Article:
This is an instrument designed to measure magnetic declination: i.e. the angle that, at a specific point on the earth’s surface, the magnetic meridian plane - the plane passing through that point and containing the magnetic needle in its position of natural equilibrium - makes with the geographical meridian plane. Magnetic declination undergoes both periodic and regular variations over time and these instruments serve to record such variations.
This declination compass (or dip circle) is "fitted with a compass and graduated circle with movable sights mounted on a black rectangular wooden case, which can be positioned horizontally by means of three metal screws", reads the 1843 inventory drawn up by Gaetano Ceschi. In the Notizie dell’Origine e Progressi dell’Instituto delle Scienze di Bologna ... of 1780, it is reported as "The Declination compass, an instrument described by Quadri in his gnomonic tables, used to determine exactly the declination of the magnetized needle."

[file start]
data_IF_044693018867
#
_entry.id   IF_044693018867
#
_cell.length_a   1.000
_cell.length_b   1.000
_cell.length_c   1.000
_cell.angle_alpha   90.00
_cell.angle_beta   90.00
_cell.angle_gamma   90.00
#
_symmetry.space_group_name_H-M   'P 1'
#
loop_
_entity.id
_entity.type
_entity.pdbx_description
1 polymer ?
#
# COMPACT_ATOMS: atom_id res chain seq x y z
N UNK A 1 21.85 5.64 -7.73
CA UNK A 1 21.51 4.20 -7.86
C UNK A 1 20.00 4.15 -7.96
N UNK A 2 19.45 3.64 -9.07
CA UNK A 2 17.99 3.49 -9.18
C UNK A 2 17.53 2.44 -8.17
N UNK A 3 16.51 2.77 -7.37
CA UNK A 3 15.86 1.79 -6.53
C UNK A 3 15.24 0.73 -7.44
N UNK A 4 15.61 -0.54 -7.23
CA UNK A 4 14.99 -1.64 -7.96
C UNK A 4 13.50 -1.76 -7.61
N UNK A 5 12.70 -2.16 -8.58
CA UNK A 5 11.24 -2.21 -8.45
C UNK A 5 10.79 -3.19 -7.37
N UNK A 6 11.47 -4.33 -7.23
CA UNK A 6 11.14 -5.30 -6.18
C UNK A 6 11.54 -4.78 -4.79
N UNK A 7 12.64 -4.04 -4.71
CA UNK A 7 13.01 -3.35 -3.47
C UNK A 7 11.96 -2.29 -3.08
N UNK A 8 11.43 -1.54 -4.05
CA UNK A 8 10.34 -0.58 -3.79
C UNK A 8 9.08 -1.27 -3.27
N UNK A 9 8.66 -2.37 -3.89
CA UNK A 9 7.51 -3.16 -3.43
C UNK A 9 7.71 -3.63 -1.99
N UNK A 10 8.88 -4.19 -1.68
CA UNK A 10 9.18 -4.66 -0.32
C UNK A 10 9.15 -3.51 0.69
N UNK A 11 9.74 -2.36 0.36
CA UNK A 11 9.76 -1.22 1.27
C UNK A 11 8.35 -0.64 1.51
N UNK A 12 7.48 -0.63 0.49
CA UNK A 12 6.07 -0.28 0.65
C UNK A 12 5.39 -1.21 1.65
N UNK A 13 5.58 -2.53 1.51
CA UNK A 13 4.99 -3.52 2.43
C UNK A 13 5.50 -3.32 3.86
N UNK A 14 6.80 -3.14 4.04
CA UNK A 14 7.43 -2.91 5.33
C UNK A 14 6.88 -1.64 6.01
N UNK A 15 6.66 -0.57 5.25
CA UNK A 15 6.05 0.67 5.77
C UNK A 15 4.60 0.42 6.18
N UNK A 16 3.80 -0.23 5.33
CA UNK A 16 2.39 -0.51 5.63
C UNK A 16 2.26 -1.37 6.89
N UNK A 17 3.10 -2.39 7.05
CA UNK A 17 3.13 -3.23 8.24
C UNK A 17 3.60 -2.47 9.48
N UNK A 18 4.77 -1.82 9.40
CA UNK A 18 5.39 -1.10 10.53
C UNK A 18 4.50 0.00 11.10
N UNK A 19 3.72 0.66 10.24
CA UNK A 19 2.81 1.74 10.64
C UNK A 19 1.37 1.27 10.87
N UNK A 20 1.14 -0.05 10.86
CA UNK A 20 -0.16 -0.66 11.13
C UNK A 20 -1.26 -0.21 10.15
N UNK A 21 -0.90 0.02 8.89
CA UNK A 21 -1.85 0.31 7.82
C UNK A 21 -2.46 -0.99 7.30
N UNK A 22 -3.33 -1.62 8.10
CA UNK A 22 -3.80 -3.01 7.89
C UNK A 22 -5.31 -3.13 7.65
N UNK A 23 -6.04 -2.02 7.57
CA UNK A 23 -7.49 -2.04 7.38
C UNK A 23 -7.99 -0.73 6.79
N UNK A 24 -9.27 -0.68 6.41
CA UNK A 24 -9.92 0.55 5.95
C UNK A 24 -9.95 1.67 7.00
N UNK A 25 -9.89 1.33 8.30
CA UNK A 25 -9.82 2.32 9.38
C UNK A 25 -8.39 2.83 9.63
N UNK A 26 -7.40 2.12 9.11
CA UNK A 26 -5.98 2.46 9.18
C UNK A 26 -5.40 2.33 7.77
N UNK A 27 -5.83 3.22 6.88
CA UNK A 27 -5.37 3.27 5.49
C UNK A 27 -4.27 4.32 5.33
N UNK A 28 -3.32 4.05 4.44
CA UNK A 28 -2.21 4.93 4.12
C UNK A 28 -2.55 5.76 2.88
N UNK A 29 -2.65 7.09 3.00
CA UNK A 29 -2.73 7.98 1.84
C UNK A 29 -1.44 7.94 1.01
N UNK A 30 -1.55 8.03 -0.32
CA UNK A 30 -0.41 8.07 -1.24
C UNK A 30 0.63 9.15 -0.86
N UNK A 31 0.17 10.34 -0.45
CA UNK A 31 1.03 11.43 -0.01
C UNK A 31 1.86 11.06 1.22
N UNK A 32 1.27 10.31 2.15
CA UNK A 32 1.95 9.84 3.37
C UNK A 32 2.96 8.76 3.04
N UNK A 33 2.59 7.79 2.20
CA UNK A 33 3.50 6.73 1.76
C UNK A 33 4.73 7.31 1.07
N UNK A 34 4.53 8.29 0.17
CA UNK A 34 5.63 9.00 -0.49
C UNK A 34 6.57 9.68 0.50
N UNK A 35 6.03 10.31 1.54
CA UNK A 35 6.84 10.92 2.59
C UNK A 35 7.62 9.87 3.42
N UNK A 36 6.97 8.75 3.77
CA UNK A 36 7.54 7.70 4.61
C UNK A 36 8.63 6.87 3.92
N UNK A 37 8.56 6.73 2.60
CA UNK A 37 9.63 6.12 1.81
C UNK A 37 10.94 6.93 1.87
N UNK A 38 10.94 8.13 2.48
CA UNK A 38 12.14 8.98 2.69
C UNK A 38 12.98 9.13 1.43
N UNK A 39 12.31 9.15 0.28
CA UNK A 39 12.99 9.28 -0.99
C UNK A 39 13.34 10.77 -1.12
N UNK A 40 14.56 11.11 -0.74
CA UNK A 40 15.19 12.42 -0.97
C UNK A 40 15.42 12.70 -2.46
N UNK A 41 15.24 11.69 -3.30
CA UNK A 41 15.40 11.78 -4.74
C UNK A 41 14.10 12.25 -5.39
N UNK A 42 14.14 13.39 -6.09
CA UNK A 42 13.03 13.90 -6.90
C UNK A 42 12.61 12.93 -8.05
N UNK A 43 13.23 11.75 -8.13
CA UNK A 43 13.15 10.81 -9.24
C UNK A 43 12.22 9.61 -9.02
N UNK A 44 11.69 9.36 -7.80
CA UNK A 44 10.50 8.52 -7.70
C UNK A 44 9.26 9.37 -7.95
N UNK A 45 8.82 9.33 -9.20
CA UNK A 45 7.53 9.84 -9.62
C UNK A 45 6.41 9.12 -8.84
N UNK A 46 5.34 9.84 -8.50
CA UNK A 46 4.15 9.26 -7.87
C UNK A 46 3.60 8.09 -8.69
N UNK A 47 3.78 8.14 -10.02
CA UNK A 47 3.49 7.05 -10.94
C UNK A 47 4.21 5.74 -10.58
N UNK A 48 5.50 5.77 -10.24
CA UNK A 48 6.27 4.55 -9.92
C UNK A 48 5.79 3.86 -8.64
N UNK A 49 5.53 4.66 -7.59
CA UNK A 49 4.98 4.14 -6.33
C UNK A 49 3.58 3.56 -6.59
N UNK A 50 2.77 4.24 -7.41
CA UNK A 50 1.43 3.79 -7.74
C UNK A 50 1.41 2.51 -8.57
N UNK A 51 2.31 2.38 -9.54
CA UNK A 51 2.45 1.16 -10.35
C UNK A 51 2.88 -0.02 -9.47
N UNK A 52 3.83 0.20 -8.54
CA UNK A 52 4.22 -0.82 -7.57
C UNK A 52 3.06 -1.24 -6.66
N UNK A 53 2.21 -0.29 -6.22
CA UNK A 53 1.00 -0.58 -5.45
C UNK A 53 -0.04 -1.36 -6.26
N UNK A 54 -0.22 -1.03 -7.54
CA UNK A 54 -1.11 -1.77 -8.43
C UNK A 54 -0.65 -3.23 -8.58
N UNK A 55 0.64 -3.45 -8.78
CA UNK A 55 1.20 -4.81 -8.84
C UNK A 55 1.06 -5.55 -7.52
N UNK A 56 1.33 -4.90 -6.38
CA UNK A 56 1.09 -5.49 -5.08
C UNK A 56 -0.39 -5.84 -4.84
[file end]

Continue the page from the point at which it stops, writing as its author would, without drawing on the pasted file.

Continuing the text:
Notizie dell'Origine e Progressi dell'Instituto delle Scienze di Bologna... (1780) p. 187.
G.L. Quadri (1733).